Private networking example?

Hi,

I’m a bit confused about private networking and would really appreciate to have this explained a bit more.

So let’s say I have a website that communicates with an API, and they’re both within the same organization. Does private networking mean the website can communicate with the API without exposing the api to a public ip/domain?

According to the docs, if I understand it correctly, I don’t have to do anything special to get this working. So could I just do a request to the API using the IPv6 address or even the .internal domain? What confuses me is the part about DNS in the docs.

A really basic explanation and code example of how this would look would be super helpful.

Thanks!

To begin with all, all the apps in one of your organisations run on the same internal network inside Fly — they can make requests out to the internet, but no requests reach them from the internet. They can talk to each other, though — app.internal is a DNS call you can make from any app inside the organisation that will return a list of all the IP addresses of instances of that app. Just making a request straight to app.internal should route the request straight to an instance of the app as well.

You can join this internal organisation network like a VPN using the instructions here: Private Networking — this should let you call your applications like you’re inside the Fly org network.

Finally, if your apps need to be exposed to the internet, you can open a port using the config mentioned here: App Configuration (fly.toml) — choose which port the app is listening on, which port you want to expose publicly, and if you want Fly to add managed handlers for TLS termination or HTTP normalisation.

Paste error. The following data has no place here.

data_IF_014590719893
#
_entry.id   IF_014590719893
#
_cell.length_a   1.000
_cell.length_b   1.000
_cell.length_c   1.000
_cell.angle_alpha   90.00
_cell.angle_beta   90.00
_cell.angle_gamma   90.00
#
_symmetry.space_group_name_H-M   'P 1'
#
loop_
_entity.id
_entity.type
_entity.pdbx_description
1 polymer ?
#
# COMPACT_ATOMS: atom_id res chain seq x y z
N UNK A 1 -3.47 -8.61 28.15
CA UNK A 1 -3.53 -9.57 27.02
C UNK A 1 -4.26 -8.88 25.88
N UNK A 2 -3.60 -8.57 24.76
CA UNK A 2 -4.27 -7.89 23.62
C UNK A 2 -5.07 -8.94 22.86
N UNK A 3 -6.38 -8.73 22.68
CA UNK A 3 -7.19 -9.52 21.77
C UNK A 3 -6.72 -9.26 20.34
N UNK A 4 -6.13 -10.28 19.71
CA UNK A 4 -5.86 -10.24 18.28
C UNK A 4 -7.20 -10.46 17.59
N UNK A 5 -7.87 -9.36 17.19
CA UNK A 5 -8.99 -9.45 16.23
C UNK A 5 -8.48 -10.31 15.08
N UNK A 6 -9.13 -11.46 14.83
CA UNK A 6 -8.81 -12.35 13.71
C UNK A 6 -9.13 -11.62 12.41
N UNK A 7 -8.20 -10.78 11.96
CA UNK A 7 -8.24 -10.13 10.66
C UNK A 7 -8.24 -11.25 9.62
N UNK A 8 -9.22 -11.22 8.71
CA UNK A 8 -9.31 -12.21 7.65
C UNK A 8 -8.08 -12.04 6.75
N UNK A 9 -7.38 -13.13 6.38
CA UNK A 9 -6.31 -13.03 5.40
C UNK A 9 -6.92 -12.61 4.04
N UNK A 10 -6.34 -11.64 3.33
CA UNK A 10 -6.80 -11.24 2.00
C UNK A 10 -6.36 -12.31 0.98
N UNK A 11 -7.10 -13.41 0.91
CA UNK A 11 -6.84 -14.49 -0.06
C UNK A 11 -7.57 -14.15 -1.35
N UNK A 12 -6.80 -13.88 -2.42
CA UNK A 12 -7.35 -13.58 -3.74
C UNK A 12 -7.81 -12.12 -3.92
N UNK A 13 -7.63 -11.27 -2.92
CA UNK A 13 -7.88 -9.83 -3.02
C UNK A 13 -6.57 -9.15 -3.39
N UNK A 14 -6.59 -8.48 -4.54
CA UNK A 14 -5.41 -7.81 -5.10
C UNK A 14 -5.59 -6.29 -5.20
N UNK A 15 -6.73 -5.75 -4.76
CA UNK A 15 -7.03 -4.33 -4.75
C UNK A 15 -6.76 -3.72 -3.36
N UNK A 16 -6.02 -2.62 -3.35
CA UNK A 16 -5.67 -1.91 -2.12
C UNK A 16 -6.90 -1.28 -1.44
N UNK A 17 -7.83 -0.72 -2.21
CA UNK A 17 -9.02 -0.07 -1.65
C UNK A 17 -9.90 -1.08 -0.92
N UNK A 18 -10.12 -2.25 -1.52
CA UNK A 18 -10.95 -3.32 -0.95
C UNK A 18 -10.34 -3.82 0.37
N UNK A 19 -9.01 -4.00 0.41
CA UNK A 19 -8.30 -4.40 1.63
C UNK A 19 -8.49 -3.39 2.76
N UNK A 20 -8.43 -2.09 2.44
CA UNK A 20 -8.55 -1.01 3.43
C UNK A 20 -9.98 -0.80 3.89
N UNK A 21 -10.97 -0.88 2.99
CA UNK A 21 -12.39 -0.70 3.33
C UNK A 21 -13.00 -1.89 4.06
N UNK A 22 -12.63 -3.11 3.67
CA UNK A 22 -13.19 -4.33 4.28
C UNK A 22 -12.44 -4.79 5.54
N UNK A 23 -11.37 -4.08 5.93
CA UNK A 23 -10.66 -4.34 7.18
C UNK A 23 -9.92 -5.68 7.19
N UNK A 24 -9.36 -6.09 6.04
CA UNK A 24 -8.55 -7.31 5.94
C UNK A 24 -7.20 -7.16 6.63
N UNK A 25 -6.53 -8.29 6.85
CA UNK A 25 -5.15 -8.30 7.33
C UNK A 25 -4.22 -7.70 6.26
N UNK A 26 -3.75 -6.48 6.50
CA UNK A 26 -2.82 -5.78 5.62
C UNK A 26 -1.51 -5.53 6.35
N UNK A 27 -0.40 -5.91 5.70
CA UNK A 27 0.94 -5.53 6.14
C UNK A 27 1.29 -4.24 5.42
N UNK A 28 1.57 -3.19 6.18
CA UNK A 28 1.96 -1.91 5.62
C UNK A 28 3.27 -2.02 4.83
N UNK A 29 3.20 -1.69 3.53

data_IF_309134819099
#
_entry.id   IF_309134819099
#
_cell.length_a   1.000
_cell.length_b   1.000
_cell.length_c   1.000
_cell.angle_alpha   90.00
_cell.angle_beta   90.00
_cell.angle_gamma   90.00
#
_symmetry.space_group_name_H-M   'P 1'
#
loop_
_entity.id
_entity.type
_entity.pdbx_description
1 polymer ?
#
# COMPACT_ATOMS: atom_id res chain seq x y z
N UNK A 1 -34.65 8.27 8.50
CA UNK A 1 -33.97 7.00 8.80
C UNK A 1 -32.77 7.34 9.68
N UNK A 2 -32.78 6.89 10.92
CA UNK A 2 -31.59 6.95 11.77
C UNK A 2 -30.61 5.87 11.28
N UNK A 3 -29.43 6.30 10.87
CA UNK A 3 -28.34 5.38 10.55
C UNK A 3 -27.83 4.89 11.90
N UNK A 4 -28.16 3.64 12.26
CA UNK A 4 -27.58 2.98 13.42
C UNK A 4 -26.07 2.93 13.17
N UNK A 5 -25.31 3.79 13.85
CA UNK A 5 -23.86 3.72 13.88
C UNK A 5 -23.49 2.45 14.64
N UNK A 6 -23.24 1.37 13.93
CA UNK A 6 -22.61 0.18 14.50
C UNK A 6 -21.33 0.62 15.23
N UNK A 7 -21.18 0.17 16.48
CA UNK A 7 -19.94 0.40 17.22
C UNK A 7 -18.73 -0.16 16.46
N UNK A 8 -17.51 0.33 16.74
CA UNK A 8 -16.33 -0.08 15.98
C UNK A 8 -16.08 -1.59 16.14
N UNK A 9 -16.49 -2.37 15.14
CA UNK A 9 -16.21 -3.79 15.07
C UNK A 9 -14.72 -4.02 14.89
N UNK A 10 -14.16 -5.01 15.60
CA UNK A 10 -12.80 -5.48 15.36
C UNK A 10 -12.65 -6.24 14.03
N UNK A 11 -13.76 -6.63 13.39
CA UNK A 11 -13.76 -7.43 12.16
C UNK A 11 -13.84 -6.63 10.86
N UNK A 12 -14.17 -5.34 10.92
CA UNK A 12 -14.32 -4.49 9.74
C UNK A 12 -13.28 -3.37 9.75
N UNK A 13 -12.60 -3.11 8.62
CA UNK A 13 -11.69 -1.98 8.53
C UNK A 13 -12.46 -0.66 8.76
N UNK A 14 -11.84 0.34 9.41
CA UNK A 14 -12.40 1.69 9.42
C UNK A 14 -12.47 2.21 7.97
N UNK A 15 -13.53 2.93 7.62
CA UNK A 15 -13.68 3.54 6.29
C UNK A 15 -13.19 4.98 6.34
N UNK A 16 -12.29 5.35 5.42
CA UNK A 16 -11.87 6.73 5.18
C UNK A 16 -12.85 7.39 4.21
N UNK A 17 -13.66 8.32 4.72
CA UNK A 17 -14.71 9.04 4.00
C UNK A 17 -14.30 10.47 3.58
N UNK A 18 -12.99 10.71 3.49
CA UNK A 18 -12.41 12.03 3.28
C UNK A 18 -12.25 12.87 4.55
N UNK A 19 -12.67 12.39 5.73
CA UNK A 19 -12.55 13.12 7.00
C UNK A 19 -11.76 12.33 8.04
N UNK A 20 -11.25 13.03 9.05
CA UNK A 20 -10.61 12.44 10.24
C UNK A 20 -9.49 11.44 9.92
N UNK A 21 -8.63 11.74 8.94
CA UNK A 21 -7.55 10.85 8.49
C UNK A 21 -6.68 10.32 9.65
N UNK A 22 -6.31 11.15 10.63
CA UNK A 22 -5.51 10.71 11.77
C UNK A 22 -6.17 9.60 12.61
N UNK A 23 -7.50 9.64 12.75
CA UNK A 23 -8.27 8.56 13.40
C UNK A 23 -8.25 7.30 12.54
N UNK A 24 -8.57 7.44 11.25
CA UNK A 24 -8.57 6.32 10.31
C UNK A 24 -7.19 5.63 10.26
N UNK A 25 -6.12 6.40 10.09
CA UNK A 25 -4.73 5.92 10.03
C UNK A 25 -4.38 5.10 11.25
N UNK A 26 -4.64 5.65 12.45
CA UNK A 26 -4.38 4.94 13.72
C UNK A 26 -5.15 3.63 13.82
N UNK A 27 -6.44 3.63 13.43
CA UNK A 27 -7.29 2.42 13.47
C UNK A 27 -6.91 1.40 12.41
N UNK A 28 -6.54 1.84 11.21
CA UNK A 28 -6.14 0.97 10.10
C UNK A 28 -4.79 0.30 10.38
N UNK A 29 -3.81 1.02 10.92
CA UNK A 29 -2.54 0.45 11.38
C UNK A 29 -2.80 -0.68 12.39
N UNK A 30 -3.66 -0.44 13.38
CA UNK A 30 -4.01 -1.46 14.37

Does that help?

Ok, so in other words I’m able to simply make an Ajax request from one app to another like so:
fetch('https://my-app-name.internal/get-stuff') ?

If so, can I count on the request to get routed to the same region, or if not in the same, the closest one?

Thanks for your help!

It’s http, not https, but yes. These are requests are internal in the network and unless you’re managing certs yourself on the app HTTPS won’t be necessary.

Right now, app.internal routes to one of the instances (no guarantees as to which one), but we’ll soon announce another nearest.of.app.internal address that goes to an instance in the nearest region.

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Aha, that’s cool! So until nearest.of.app.internal is available, can I take the FLY_REGION environment variable and then use it in <region>.my-app-name.internal?
Or is that unnecessary / a stupid idea?

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That’s a good idea, as long you’ve fixed one or more instances to that region using volumes or scaling counts (Scaling and Autoscaling has more info). If you have a replica or primary database server running there, for instance, that’s a very good way to get a fast connection.